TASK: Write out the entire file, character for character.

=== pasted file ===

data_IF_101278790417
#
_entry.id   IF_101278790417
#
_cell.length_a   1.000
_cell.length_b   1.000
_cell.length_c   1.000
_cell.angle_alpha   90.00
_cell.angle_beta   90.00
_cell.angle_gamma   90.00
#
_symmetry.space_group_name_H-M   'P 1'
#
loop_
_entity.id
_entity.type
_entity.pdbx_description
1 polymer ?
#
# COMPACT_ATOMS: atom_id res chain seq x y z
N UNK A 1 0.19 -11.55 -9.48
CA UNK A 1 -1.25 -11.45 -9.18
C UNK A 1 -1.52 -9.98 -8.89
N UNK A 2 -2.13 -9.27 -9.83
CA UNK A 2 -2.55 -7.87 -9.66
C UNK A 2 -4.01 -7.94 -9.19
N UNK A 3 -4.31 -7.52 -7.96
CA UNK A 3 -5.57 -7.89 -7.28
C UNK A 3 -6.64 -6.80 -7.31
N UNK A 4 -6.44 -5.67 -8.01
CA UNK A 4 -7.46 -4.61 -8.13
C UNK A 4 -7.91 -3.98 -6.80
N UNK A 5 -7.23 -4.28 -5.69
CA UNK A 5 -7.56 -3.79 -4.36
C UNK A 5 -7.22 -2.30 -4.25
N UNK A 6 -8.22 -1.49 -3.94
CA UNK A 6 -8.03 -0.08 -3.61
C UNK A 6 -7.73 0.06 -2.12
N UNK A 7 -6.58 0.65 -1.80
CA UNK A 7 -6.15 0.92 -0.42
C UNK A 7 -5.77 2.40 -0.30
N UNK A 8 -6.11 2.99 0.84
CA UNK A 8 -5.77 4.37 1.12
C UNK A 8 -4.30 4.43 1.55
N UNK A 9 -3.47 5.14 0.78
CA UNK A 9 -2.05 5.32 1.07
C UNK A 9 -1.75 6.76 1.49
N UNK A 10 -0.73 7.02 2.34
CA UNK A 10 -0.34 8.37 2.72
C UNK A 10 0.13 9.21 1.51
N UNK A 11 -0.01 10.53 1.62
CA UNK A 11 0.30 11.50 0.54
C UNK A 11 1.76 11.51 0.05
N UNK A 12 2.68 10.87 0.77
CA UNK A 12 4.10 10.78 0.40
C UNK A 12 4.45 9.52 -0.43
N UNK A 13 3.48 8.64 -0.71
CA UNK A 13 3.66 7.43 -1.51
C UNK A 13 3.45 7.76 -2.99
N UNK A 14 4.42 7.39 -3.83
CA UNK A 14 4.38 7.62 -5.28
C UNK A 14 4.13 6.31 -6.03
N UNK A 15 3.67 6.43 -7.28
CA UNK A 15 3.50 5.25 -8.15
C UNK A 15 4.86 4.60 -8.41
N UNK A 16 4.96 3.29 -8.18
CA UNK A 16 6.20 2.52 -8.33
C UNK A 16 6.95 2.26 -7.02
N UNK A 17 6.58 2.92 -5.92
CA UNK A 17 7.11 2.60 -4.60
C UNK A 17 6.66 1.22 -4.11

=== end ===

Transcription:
data_IF_101278790417
#
_entry.id   IF_101278790417
#
_cell.length_a   1.000
_cell.length_b   1.000
_cell.length_c   1.000
_cell.angle_alpha   90.00
_cell.angle_beta   90.00
_cell.angle_gamma   90.00
#
_symmetry.space_group_name_H-M   'P 1'
#
loop_
_entity.id
_entity.type
_entity.pdbx_description
1 polymer ?
#
# COMPACT_ATOMS: atom_id res chain seq x y z
N UNK A 1 0.19 -11.55 -9.48
CA UNK A 1 -1.25 -11.45 -9.18
C UNK A 1 -1.52 -9.98 -8.89
N UNK A 2 -2.13 -9.27 -9.83
CA UNK A 2 -2.55 -7.87 -9.66
C UNK A 2 -4.01 -7.94 -9.19
N UNK A 3 -4.31 -7.52 -7.96
CA UNK A 3 -5.57 -7.89 -7.28
C UNK A 3 -6.64 -6.80 -7.31
N UNK A 4 -6.44 -5.67 -8.01
CA UNK A 4 -7.46 -4.61 -8.13
C UNK A 4 -7.91 -3.98 -6.80
N UNK A 5 -7.23 -4.28 -5.69
CA UNK A 5 -7.56 -3.79 -4.36
C UNK A 5 -7.22 -2.30 -4.25
N UNK A 6 -8.22 -1.49 -3.94
CA UNK A 6 -8.03 -0.08 -3.61
C UNK A 6 -7.73 0.06 -2.12
N UNK A 7 -6.58 0.65 -1.80
CA UNK A 7 -6.15 0.92 -0.42
C UNK A 7 -5.77 2.40 -0.30
N UNK A 8 -6.11 2.99 0.84
CA UNK A 8 -5.77 4.37 1.12
C UNK A 8 -4.30 4.43 1.55
N UNK A 9 -3.47 5.14 0.78
CA UNK A 9 -2.05 5.32 1.07
C UNK A 9 -1.75 6.76 1.49
N UNK A 10 -0.73 7.02 2.34
CA UNK A 10 -0.34 8.37 2.72
C UNK A 10 0.13 9.21 1.51
N UNK A 11 -0.01 10.53 1.62
CA UNK A 11 0.30 11.50 0.54
C UNK A 11 1.76 11.51 0.05
N UNK A 12 2.68 10.87 0.77
CA UNK A 12 4.10 10.78 0.40
C UNK A 12 4.45 9.52 -0.43
N UNK A 13 3.48 8.64 -0.71
CA UNK A 13 3.66 7.43 -1.51
C UNK A 13 3.45 7.76 -2.99
N UNK A 14 4.42 7.39 -3.83
CA UNK A 14 4.38 7.62 -5.28
C UNK A 14 4.13 6.31 -6.03
N UNK A 15 3.67 6.43 -7.28
CA UNK A 15 3.50 5.25 -8.15
C UNK A 15 4.86 4.60 -8.41
N UNK A 16 4.96 3.29 -8.18
CA UNK A 16 6.20 2.52 -8.33
C UNK A 16 6.95 2.26 -7.02
N UNK A 17 6.58 2.92 -5.92
CA UNK A 17 7.11 2.60 -4.60
C UNK A 17 6.66 1.22 -4.11